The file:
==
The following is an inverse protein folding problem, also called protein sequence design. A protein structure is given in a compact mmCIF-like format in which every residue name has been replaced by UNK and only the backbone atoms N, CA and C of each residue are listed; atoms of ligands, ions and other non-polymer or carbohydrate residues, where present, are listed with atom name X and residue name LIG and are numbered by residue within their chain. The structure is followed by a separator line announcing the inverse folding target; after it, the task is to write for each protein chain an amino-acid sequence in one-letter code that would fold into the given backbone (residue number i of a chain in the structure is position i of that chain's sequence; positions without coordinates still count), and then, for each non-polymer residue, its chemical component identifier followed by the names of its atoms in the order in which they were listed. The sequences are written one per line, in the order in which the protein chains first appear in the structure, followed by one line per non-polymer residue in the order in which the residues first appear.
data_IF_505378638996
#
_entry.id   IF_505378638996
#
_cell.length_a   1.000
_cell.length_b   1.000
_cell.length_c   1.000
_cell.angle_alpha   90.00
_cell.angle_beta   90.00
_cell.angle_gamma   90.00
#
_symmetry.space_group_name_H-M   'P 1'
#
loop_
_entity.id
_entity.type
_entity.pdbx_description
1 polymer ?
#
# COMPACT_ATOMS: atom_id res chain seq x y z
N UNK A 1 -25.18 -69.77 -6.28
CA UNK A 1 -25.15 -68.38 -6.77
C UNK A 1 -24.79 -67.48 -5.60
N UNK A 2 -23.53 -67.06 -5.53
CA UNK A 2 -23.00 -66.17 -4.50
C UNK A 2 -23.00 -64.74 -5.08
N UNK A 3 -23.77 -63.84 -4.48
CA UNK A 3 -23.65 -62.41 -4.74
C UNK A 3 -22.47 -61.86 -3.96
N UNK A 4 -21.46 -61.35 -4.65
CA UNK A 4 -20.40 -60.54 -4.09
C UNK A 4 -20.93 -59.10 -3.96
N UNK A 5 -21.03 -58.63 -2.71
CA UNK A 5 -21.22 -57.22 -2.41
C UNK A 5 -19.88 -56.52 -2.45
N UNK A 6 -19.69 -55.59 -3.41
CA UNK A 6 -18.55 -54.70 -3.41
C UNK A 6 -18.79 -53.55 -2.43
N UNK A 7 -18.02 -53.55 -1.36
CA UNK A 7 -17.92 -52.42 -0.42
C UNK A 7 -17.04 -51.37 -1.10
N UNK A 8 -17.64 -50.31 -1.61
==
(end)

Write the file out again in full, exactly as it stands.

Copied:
The following is an inverse protein folding problem, also called protein sequence design. A protein structure is given in a compact mmCIF-like format in which every residue name has been replaced by UNK and only the backbone atoms N, CA and C of each residue are listed; atoms of ligands, ions and other non-polymer or carbohydrate residues, where present, are listed with atom name X and residue name LIG and are numbered by residue within their chain. The structure is followed by a separator line announcing the inverse folding target; after it, the task is to write for each protein chain an amino-acid sequence in one-letter code that would fold into the given backbone (residue number i of a chain in the structure is position i of that chain's sequence; positions without coordinates still count), and then, for each non-polymer residue, its chemical component identifier followed by the names of its atoms in the order in which they were listed. The sequences are written one per line, in the order in which the protein chains first appear in the structure, followed by one line per non-polymer residue in the order in which the residues first appear.
data_IF_505378638996
#
_entry.id   IF_505378638996
#
_cell.length_a   1.000
_cell.length_b   1.000
_cell.length_c   1.000
_cell.angle_alpha   90.00
_cell.angle_beta   90.00
_cell.angle_gamma   90.00
#
_symmetry.space_group_name_H-M   'P 1'
#
loop_
_entity.id
_entity.type
_entity.pdbx_description
1 polymer ?
#
# COMPACT_ATOMS: atom_id res chain seq x y z
N UNK A 1 -25.18 -69.77 -6.28
CA UNK A 1 -25.15 -68.38 -6.77
C UNK A 1 -24.79 -67.48 -5.60
N UNK A 2 -23.53 -67.06 -5.53
CA UNK A 2 -23.00 -66.17 -4.50
C UNK A 2 -23.00 -64.74 -5.08
N UNK A 3 -23.77 -63.84 -4.48
CA UNK A 3 -23.65 -62.41 -4.74
C UNK A 3 -22.47 -61.86 -3.96
N UNK A 4 -21.46 -61.35 -4.65
CA UNK A 4 -20.40 -60.54 -4.09
C UNK A 4 -20.93 -59.10 -3.96
N UNK A 5 -21.03 -58.63 -2.71
CA UNK A 5 -21.22 -57.22 -2.41
C UNK A 5 -19.88 -56.52 -2.45
N UNK A 6 -19.69 -55.59 -3.41
CA UNK A 6 -18.55 -54.70 -3.41
C UNK A 6 -18.79 -53.55 -2.43
N UNK A 7 -18.02 -53.55 -1.36
CA UNK A 7 -17.92 -52.42 -0.42
C UNK A 7 -17.04 -51.37 -1.10
N UNK A 8 -17.64 -50.31 -1.61